The phrase feels slightly discredited. Many of the supposed golden generations did not strike gold.
Several fell some way short, most obviously England’s serial quarter-finalists of the 2000s.
Perhaps the irony in the World Cup semi-finals is that England are the anomaly, the one team who, a few weeks ago, few described as having any kind of golden generation.
Not like France and Belgium. There has long been the sense that theirs are particularly gifted groups. Rewind a few years and there were plenty of predictions that either was future Euro 2016 winners.
Perhaps the eventual verdict will be that they were two years out. Perhaps, though, the description will never be justified by results.
Thus far, semi-final rivals have certain similarities. Both were quarter-finalists in the 2014 World Cup, making fairly tame exits, to Germany and Argentina respectively.
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The sense of occasion felt too big for each. Perhaps it came too soon for the younger players in either camp.
Yet there was a greater sense of anti-climax in Euro 2016. Exits came to supposedly inferior opposition, Belgium capitulating against Wales in the quarter-finals and France contriving to lose a final on home soil to a less talented Portugal team, courtesy of a goal from the undistinguished striker Eder.
Biennial opportunities form part of a greater narrative. Each has had to wait two years for redemption. Lose on Tuesday and they will have to wait another four for a chance on the global stage.
As Belgium is a country of 11 million people, as they failed to even reach the 2006 and 2010 tournaments, the possibility is it may never emerge again. Key parts of their team are older than their French counterparts.
Vincent Kompany has already thought of international retirement. Their premier centre-backs – Jan Vertonghen, Toby Alderweireld, Thomas Vermaelen and Kompany – will all be at least 33 when the 2022 tournament comes along. It may be now or never for the defence.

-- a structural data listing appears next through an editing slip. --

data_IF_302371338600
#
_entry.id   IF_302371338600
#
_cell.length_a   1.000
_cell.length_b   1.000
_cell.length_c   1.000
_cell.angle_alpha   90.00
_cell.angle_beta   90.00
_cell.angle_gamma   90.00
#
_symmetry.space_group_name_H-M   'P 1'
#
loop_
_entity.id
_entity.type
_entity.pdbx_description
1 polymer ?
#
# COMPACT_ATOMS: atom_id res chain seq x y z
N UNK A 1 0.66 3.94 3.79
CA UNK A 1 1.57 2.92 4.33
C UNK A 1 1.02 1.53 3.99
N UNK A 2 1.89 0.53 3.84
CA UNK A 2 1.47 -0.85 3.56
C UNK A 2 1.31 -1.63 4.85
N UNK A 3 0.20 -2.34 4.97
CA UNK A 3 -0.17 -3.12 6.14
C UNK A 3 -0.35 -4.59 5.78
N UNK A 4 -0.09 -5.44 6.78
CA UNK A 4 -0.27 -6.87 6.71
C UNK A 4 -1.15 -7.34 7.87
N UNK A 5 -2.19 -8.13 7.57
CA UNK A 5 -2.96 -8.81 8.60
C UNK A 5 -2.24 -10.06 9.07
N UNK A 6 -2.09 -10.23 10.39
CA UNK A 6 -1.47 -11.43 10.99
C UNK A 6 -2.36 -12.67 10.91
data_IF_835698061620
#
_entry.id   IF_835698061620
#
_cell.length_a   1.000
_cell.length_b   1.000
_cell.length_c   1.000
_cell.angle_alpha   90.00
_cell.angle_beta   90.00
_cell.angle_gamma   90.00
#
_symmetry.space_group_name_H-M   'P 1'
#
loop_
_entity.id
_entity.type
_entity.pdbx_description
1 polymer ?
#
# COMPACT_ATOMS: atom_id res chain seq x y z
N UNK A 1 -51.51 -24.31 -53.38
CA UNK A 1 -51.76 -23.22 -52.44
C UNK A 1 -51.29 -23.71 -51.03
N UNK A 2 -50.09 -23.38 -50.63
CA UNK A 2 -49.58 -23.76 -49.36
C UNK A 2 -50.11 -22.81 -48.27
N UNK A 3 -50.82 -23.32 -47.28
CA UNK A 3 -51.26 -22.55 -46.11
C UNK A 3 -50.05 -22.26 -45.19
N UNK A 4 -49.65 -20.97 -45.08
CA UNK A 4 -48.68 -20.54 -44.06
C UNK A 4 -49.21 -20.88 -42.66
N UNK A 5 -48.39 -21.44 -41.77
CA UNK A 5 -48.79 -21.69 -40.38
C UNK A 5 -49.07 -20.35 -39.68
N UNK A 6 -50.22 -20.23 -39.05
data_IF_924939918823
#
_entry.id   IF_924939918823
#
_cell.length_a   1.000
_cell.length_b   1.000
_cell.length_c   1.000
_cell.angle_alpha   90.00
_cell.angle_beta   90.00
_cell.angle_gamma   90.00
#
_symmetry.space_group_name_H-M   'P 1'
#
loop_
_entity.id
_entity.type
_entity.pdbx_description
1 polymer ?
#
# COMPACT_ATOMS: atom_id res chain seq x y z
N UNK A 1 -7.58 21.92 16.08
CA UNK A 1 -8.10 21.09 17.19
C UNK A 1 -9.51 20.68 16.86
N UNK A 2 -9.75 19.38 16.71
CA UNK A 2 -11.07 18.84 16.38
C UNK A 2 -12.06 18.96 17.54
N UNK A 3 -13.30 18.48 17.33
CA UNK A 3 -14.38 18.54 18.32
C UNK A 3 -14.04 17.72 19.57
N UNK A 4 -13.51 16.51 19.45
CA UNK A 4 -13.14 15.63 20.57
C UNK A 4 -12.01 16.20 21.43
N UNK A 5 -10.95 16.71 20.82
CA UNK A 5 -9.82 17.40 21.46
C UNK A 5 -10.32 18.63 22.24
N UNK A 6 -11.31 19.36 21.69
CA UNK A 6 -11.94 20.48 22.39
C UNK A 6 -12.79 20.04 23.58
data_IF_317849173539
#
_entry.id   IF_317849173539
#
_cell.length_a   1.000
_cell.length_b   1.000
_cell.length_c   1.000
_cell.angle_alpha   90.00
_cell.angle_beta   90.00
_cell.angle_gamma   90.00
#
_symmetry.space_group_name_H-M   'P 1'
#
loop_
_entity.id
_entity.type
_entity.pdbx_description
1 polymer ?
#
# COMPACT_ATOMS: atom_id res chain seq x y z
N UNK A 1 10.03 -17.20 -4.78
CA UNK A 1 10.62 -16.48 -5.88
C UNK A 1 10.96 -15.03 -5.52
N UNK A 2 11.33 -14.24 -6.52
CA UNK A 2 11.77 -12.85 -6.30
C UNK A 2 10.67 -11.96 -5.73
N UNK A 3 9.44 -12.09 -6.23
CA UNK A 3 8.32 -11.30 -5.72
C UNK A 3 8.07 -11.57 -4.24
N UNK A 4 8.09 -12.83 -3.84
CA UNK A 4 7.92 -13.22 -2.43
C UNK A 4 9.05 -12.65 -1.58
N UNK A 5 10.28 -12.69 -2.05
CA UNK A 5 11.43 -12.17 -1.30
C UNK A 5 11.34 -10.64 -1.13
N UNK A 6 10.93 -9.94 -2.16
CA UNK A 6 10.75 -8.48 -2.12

France are different. Arguably, they have a golden generation and a half, stretching from Hugo Lloris and Blaise Matuidi in their early thirties to Kylian Mbappe in his late teens.
There are reasons to believe that Les Bleus will be better in four years’ time, that at least some of Mbappe, Thomas Lemar, Anthony Martial, Ousmane Dembele, Corentin Tolisso, Samuel Umtiti, Benjamin Pavard, Benjamin Mendy and Lucas Hernandez will be superior players in 2022. Their age profile suggests so.
Yet the promise of a brighter tomorrow can be dangerous. Opportunities are not untold. France and Belgium cannot keep squandering chances, as Sven-Goran Eriksson’s England did.
They were the inverse alchemists, turning potential gold into base metal.
Perhaps it is pertinent that the golden generation tag was first attached to the Portugal side of Luis Figo, Paulo Sousa and Rui Costa. They were nearly men. It was a tainted tag.
And instead the role models should be the France side of 1998, the Spain team of 2010 or the German group of 2014: the golden generations who actually won the World Cup.
They produced either a defining performance – and Germany’s 7-1 win over Brazil four years ago was the most emphatic example – or pivotal moments that altered a nation’s footballing history. Carles Puyol’s winner in Spain’s semi-final against Germany seemed a case in point.
Zinedine Zidane’s two-goal display in France’s final win two decades ago configured a new status on him. It passed overlooked that his tournament before then had included a sending-off and a suspension. He became the figurehead for a generation and a nation.
It is a fate that could await one of the French and Belgians. They have produced potential turning points, things that could assume a greater importance with the sheen of silverware, whether Mbappe’s evisceration of Argentina or Kevin de Bruyne’s rifled goal against Brazil.
Nacer Chadli’s injury-time winner against Japan could become Belgium’s version of Laurent Blanc’s 1998 extra-time decider against an obdurate Paraguay, or not.
At some stages, individuals have assumed the responsibility for putting the goal into golden generations. For France and Belgium, each knowing they would be the favourite in a final with Croatia or England, the class of 2018 stand on the precipice.
This could be their era. It has long promised to be.